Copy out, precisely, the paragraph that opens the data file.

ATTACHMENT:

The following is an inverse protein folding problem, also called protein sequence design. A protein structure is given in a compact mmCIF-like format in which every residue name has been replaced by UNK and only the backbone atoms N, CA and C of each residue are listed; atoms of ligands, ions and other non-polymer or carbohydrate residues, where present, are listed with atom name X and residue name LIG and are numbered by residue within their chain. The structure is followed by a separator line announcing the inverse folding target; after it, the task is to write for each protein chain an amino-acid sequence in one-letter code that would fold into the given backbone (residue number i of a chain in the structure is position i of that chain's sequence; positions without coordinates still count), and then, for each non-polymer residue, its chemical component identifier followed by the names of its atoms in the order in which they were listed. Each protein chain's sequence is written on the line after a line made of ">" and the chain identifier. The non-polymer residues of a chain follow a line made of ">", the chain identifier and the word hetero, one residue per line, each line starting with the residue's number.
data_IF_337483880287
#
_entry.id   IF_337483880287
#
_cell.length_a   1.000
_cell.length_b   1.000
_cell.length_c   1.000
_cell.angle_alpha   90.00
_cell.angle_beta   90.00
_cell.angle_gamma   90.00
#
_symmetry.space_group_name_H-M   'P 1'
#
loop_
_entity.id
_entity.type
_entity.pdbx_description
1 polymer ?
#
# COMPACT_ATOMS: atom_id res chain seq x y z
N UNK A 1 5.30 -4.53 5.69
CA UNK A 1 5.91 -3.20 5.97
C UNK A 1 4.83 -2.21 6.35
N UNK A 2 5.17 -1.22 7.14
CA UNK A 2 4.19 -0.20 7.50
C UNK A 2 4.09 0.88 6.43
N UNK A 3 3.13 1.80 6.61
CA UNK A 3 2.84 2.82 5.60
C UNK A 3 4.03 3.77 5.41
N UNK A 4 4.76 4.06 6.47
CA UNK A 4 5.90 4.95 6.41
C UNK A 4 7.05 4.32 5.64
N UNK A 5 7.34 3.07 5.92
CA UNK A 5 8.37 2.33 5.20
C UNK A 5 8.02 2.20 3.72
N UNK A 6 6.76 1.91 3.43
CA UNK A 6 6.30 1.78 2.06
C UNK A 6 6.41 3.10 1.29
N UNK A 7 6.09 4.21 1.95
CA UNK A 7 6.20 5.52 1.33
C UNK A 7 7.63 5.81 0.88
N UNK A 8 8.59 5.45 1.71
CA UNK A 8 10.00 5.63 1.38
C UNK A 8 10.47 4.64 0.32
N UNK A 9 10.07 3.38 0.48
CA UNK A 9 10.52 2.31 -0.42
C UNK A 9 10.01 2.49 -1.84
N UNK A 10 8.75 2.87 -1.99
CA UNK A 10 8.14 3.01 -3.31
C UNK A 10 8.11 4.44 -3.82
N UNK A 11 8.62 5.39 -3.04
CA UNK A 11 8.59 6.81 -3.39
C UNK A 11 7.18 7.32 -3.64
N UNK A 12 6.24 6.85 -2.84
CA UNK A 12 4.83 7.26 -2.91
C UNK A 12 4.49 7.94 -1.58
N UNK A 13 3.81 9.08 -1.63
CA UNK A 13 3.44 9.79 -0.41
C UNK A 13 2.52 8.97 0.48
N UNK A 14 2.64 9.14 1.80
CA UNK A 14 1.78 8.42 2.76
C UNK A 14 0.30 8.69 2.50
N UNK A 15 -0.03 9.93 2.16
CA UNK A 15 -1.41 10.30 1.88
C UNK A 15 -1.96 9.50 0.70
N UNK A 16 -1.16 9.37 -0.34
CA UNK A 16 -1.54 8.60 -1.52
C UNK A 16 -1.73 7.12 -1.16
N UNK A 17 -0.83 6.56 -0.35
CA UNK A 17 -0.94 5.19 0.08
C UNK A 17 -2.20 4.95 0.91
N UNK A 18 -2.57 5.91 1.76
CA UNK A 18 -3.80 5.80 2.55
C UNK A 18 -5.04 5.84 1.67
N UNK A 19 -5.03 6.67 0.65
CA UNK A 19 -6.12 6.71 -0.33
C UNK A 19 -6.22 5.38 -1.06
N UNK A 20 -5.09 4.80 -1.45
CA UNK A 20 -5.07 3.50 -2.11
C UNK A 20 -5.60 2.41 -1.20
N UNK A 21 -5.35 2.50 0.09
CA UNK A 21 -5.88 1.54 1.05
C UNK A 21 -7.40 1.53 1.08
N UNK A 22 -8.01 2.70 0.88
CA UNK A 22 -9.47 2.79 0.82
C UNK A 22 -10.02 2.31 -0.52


The following is an inverse protein folding problem, also called protein sequence design. A protein structure is given in a compact mmCIF-like format in which every residue name has been replaced by UNK and only the backbone atoms N, CA and C of each residue are listed; atoms of ligands, ions and other non-polymer or carbohydrate residues, where present, are listed with atom name X and residue name LIG and are numbered by residue within their chain. The structure is followed by a separator line announcing the inverse folding target; after it, the task is to write for each protein chain an amino-acid sequence in one-letter code that would fold into the given backbone (residue number i of a chain in the structure is position i of that chain's sequence; positions without coordinates still count), and then, for each non-polymer residue, its chemical component identifier followed by the names of its atoms in the order in which they were listed. Each protein chain's sequence is written on the line after a line made of ">" and the chain identifier. The non-polymer residues of a chain follow a line made of ">", the chain identifier and the word hetero, one residue per line, each line starting with the residue's number.